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Harnessing ICT tools for community disaster preparedness and recovery

Keiko Saito's picture
Also available in: العربية | Español | Français
Viewing Yuriage before the tsunami using augmented reality glasses. Code for Resilience


On a visit this week to the Japanese coastal area of Yuriage, Teerayut Horanont peered through glasses at the quiet landscape that gives way to the Pacific Ocean. He didn’t just see the landscape – he saw the town that once thrived there.
 
An augmented reality tool installed in the glasses provided a visual overlay of what the area looked like before the 2011 Great East Japan Earthquake and Tsunami that devastated Yuriage and many other coastal communities in Japan.

Lessons on Forests from Brazil to Ethiopia and Mozambique

André Rodrigues de Aquino's picture
Photo by Andrea Aquino / World Bank​Can Ethiopia and Mozambique learn a lesson from Brazil on harnessing forests sustainably for economic growth?
 
Thanks to a recent knowledge exchange program, yes!
 
As we can all imagine, Africa’s lush greenery and planted forests offer huge potential but the sector’s expansion faces major barriers like access to land, lack of access to affordable long-term finance and weak prioritization of the sector.
 
Take Ethiopia, for example. About 66.5 million cubic meters of the country (46% of total wood-fuel demand) is subject to non-sustainable extraction from natural forest, wood- and scrublands, resulting in deforestation and land degradation. In Mozambique, charcoal is still produced from native forests, leading to immense pressure on natural resources, and way beyond its regeneration capacity. Both countries want to know how the forest sector can contribute to their national development plans and help grow their economies and reduce rural poverty, while being environmentally sustainable.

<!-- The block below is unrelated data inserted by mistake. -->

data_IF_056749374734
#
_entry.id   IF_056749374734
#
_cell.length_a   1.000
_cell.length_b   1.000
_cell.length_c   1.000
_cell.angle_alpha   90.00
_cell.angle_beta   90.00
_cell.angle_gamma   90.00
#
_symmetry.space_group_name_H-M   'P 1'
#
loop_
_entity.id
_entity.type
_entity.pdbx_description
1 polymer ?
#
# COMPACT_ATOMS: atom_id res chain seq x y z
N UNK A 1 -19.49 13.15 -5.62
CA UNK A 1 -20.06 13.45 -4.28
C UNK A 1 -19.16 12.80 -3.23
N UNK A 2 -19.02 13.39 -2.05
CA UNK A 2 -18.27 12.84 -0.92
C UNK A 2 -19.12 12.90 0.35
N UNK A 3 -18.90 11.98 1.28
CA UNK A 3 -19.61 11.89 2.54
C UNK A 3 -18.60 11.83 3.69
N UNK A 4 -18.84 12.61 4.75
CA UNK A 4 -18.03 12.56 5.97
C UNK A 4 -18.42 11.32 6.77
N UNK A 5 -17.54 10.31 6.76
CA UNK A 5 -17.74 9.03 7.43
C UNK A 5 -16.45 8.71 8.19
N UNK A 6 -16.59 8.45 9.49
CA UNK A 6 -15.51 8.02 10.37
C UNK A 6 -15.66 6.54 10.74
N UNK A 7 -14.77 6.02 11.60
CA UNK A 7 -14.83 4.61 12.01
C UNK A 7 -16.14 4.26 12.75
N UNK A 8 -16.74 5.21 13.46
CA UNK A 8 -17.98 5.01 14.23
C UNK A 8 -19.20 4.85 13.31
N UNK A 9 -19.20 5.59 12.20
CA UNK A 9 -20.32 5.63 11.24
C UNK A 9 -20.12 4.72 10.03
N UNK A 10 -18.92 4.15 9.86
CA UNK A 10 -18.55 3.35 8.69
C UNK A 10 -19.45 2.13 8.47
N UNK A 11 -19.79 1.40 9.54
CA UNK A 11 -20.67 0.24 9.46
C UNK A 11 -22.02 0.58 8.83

This topic is of even more importance as we celebrate the International Day of Forests on March 21, and helps us raise awareness on the need to preserve forests and use this natural wealth in a responsible and sustainable manner.

Musicians, funky technologists, and the World Bank: What do they have in common?

Sean Ding's picture
Also available in: Français
Every March, some 45,000 people flood into Austin, Texas for South by Southwest (SXSW), a set of film, music, and interactive festivals.  Since 1987, SXSW has been an epicenter for performers and filmmakers to showcase their talent, and more recently, for technologists and startup founders to launch new products and apps, such as Foursquare and Twitter (in 2007). This year, SXSW has brought to Austin discussion of big ideas such as extreme bionics, women in tech, anti-robot advocacy – and literally big devices such as GE’s 14-foot barbecue smoker
 
SXSW 2015. © Ed Schipul licensed under CC BY 2.0


At first sight, SXSW may appear to have little in common with the World Bank Group, the largest development institution in the world. Yet, creativity and technology, the two founding principles of SXSW, are often cited as two key factors for the World Bank Group to tackle the most daunting development challenges of the 21st century. At this year’s SXSW, a number of panel discussions around innovation, entrepreneurship, and technology in emerging markets are bringing the World Bank’s development agenda and Austin’s passion for technology much closer together. Among them two panels focusing on the risk and return of African Tech startups, and the innovation ecosystem in emerging markets, organized by infoDev, a World Bank program that supports innovation and entrepreneurship globally.

Preparing for disasters saves lives and money